This story goes all the way back to my last check ride in the T-38 supersonic trainer before getting my wings as a full-fledged Air Force pilot. I can still hear the check pilot’s words ringing in my ears, “I have the airplane! What are you trying to do, kill us both?” Obviously, this was not my best day in the cockpit, but the lessons that came from this near-disaster are still powerfully clear and helpful.
Flying formation is one of the most challenging and exhilarating experiences of being a pilot. Flying at speeds up to 500 miles an hour, you have just a few feet separating your wingtip from the lead aircraft. He is your total frame of reference from the time you taxi onto the runway until the time you return to base. Your eyes are on him completely. Even in the clouds, everything you do is in response to his movements. You don’t even watch your own instruments.
Formation flying was something that came naturally to me. I loved the challenge and had been doing quite well, so the final check ride was a great chance to advance my class standing to get the flying assignment of my choice. Because of the danger involved in flying that close to another aircraft at high speeds, the mission is briefed in great detail before takeoff. On this mission, we would climb to 30,000 feet and enter our assigned airspace and then begin our maneuvers. We would start with a series of dogfight type exercises with me about a half-mile behind the leader and him trying to lose me with rapid turns, dives and other evasive tactics.
I was doing so well that the check pilot took control of the aircraft to try a few maneuvers himself. I was so relaxed that my excessive self-confidence caused me to miss a key radio call from the lead aircraft. He leveled out and dipped his right wing to signal for me to rejoin him on that side. We had briefed that we would rejoin at 300 M.P.H. The normal procedure is to accelerate to 350 and then reduce the power when close enough to come alongside and match his speed. I wanted to impress the check pilot so I increased my speed to 375 to close in extra fast.
At that altitude, there isn’t a lot of air to slow the aircraft and the pilot needs very good judgment when to reduce the power and not fly right past the lead aircraft. Suddenly it became obvious that I was coming in way too fast. I cut the throttles to idle and dropped the speed brakes, but I knew it wouldn’t be enough. I thought about doing a roll around the lead aircraft to bleed off the excess speed, but I was still a student and not exactly “top gun” material just yet. I couldn’t quite picture myself upside down over the lead aircraft.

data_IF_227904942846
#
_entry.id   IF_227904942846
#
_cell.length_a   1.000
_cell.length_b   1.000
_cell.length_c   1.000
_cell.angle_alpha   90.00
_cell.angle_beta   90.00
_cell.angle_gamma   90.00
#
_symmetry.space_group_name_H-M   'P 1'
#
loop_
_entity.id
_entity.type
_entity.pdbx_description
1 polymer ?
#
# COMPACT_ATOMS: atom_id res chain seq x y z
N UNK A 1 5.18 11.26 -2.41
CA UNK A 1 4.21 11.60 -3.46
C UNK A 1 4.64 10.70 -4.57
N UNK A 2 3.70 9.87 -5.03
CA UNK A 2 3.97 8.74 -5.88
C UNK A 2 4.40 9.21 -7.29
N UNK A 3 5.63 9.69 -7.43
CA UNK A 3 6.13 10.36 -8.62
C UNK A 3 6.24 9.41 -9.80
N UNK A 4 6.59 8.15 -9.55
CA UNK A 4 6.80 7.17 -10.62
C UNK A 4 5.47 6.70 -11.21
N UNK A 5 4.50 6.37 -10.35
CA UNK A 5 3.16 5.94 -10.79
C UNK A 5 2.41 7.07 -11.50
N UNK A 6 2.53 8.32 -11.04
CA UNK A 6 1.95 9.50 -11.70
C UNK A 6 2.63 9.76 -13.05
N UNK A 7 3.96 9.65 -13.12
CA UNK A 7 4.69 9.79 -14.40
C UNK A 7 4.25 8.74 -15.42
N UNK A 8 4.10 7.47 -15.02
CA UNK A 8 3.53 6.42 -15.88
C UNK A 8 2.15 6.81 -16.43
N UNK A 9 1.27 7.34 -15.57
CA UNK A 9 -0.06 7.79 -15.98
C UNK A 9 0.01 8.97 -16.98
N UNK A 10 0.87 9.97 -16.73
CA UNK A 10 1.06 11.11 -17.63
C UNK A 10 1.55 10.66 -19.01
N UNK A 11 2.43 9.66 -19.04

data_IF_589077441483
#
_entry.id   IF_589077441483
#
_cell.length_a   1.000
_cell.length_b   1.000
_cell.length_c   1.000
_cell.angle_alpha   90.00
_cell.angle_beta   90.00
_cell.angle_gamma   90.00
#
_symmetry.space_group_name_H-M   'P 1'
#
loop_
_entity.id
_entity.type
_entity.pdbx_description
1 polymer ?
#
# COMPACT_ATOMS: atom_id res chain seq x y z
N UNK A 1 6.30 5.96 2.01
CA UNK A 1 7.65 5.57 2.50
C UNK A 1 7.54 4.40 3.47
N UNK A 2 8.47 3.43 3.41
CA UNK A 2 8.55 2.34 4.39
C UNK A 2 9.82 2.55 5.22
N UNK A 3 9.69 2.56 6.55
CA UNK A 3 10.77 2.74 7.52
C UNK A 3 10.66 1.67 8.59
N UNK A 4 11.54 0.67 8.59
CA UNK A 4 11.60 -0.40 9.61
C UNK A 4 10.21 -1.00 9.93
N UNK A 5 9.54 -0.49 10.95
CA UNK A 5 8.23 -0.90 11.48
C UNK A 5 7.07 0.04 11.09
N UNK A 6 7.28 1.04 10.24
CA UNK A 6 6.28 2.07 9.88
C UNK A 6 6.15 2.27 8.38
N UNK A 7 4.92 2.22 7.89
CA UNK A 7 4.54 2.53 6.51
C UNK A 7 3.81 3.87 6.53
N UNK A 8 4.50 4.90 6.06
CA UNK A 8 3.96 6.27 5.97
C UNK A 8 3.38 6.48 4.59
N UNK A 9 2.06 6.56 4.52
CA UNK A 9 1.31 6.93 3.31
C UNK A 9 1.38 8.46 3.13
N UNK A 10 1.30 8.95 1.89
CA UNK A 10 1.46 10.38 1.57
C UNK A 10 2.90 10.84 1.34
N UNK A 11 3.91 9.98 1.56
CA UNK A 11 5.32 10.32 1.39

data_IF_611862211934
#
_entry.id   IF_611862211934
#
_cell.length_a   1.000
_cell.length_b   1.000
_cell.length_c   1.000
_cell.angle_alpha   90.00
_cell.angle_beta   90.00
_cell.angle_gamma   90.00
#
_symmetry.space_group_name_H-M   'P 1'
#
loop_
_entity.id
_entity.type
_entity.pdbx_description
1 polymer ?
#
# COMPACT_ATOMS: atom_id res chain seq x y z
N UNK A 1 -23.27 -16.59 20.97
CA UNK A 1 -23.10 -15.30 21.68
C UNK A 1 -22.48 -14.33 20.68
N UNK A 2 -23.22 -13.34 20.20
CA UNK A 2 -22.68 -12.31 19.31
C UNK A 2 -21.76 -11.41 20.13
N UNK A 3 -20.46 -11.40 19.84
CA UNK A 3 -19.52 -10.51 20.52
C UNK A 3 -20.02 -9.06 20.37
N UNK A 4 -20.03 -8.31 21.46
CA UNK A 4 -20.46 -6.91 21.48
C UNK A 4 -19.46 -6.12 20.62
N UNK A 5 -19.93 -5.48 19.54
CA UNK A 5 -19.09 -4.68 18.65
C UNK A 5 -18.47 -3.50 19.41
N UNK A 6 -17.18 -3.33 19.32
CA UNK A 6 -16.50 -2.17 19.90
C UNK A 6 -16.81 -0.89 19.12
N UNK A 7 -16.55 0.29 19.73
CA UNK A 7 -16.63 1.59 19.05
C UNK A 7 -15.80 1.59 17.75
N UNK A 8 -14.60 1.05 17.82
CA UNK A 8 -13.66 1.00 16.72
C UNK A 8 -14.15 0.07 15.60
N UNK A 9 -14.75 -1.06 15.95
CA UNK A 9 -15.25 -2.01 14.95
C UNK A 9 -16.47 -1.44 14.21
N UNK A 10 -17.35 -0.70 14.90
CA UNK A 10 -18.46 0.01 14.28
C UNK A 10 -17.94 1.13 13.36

The only thing that I could think to do was to roll my plane the other way away from lead and hopefully bleed off enough airspeed to come back up on his wing. That is when the check pilot took control of the airplane and radioed to lead that we had broken out of the formation. My heart sank. What in the world happened? It had all been going so well and suddenly for me, the check-ride was over. I had failed. How? What was the radio call that I missed?
Because we had lost so much airspeed in the earlier dog fighting my lead had radioed to change the airspeed to rejoin on his wing from the 300 M.P.H. that we had briefed to 250. The 375 M.P.H. that I had accelerated to meant that I was going more than a hundred per hour miles faster than he was. No wonder the rejoin was a hopeless attempt doomed to failure. Just because a mission is briefed doesn’t mean that the leader can’t change the plan.
The big mistake on my part was in taking my eyes off the lead aircraft when I rolled my aircraft away from him. I should have radioed that I was unable to maintain the formation and later attempted another rejoin. Good communication, both visual and verbal is the key to successfully fulfilling the mission. I got to fly another formation check-ride later that week. I was a humbler and more attentive student on that day and did quite well.
God gives us a lot of truth in His Word for living life right where we are. He gives us a briefing for the mission of life, both for the big picture and for the day-to-day realities of our changing circumstances. Following Christ and being tuned to the voice of His Spirit is essential to living life as Jesus brings it in all its fullness. It is exhilarating to fly on another pilot’s wing banking, rolling and racing along at high speeds. It is even more thrilling to live life with our eyes on Christ as he leads us through life.
Do you know that if you read less than a chapter a day you would read the entire New Testament in about 6 months? God’s Word is just that, the living word of the living, loving God. It is life- changing, life-directing and life-enriching. It is our briefing for the mission of life.
Dad, why do you read the Bible? What do you find difficult about spending time in the Bible?
What has helped you both to do a more consistent job of listening to God?
Dad, share a verse that has helped guide you at some time in your life?
Son, take a minute and read John 6:66-69 and see what Jesus’ disciples thought about His words.
Lessons For Flying Higher
Psalm 119:18 “Open my eyes to see the wonderful truths in your law.”
John 10:27 “My sheep recognize my voice; I know them, and they follow me.”
Psalm 143:8 “Let me hear of your unfailing love to me in the morning; for I am trusting you. Show me where to walk for I have come to you in prayer.
God’s Word helps keep our eyes on Lead. It also keeps our ears tuned to those unexpected “radio calls” from God’s Spirit. What will you do about reading God’s Word more consistently?